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Growing up in the family or growing up alone influences behavior and hormones, but not arginine vasopressin receptor 1a expression in male African striped mice

  • Author(s): Schradin, C
  • Larke, RH
  • Bales, KL
  • et al.

Published Web Location

http://www.ncbi.nlm.nih.gov/pubmed/24631307
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Creative Commons Attribution-NonCommercial-NoDerivatives 4.0 International Public License
Abstract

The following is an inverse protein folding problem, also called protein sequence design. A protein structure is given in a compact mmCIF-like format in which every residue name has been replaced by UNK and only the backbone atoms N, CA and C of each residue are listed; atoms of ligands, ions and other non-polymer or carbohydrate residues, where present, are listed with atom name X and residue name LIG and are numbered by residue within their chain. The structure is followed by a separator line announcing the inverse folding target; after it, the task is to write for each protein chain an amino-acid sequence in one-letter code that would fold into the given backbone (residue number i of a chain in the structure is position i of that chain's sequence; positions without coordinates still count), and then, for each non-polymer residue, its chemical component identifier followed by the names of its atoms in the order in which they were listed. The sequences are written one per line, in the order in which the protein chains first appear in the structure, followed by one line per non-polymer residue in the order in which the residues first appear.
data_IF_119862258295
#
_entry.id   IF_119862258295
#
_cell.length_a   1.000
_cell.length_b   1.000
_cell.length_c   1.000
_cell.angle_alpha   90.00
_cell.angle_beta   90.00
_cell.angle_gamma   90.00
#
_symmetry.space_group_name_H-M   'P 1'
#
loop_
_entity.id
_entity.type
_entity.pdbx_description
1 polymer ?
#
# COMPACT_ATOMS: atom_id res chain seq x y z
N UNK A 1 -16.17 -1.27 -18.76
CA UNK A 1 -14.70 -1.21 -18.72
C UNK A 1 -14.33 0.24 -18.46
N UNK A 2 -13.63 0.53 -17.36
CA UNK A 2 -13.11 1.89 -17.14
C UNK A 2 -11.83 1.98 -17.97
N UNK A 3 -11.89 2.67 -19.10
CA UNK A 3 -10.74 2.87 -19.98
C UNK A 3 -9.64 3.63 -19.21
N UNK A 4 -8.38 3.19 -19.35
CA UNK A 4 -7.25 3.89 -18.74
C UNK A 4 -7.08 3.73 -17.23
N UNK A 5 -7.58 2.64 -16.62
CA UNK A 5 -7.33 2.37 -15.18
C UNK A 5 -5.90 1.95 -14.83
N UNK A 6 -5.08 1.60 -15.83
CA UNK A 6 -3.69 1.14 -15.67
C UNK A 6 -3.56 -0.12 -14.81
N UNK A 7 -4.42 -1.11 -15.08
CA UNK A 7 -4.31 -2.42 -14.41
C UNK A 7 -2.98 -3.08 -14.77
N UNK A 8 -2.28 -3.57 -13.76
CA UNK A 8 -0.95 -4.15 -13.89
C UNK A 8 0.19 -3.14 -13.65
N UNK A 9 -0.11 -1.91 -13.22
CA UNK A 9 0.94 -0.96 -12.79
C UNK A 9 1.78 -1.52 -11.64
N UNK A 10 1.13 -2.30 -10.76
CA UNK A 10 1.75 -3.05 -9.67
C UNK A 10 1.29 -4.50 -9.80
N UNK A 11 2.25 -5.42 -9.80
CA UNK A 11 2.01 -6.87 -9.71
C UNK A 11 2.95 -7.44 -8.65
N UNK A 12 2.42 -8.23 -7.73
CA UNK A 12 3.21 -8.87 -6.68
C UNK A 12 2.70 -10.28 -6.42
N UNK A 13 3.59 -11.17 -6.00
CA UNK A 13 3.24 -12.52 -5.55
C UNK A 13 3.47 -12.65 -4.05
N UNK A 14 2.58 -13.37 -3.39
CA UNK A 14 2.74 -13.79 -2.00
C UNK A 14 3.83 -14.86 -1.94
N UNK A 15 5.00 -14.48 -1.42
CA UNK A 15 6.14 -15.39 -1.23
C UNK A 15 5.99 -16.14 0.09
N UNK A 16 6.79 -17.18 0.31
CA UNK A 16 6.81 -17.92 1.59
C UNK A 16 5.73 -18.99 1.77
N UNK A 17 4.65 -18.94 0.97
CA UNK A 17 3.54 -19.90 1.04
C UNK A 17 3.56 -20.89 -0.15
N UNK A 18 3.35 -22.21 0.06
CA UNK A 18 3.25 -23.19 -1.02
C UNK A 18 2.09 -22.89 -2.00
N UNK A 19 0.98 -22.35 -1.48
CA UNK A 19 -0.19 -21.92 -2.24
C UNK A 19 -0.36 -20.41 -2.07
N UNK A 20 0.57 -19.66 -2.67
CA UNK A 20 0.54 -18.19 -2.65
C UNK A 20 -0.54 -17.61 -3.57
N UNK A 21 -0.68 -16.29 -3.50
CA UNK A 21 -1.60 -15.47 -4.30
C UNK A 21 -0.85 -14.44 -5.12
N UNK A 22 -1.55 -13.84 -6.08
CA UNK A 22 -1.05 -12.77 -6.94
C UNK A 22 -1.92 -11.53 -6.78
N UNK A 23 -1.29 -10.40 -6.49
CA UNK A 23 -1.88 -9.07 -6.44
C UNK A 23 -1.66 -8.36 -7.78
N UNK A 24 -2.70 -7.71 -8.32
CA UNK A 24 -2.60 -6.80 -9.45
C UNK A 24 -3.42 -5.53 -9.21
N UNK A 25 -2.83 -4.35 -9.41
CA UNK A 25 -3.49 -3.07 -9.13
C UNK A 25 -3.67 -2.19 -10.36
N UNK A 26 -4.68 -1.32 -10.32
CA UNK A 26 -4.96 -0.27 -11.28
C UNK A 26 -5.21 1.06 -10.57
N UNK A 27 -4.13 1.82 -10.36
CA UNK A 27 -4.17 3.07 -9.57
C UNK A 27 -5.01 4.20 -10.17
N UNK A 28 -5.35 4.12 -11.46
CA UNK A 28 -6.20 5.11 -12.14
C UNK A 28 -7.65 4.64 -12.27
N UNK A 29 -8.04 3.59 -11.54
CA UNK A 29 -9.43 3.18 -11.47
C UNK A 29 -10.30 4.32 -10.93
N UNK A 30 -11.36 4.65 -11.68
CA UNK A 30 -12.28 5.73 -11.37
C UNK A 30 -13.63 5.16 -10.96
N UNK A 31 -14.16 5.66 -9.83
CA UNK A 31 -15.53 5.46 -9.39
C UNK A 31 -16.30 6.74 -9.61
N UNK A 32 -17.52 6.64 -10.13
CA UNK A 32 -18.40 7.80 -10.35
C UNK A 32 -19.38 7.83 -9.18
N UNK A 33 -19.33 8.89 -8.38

In many species males display alternative reproductive tactics (ARTs). While males of different tactics differ behaviorally in the field, it is often not known whether these behavioral differences would also occur under standardized laboratory conditions, nor how ARTs are regulated by the brain. In the present study we kept male African striped mice (Rhabdomys pumilio) in captivity either in family groups or solitary, to mimic ARTs observed in the field. This allowed us to study these males behaviorally under standardized conditions, to replicate physiological findings from the field, and to study the expression of the arginine vasopressin 1a receptor (AVPR1a) in their brains. Changes in either peptide release or receptor expression (or both) might regulate ARTs with differential timelines, with peptide secretion being faster than receptor expression. As observed in the field, family living males had higher corticosterone but lower testosterone levels than singly housed males. Surprisingly, singly housed males were less aggressive while at the same time having higher testosterone levels. We found no differences in AVPR1a expression. In a previous study it was shown that singly housed males have higher levels of AVP stored in their brain, which potentially could be secreted when the social situation changes, for example to establish social bonds. Our study on AVPR1a suggests the hypothesis that, given that the receptor distribution and expression of singly housed males do not differ from that of family-living males, the brains of singly-housed males have a similar capacity to be responsive to AVP when given the chance to interact socially. © 2014 Elsevier Inc.

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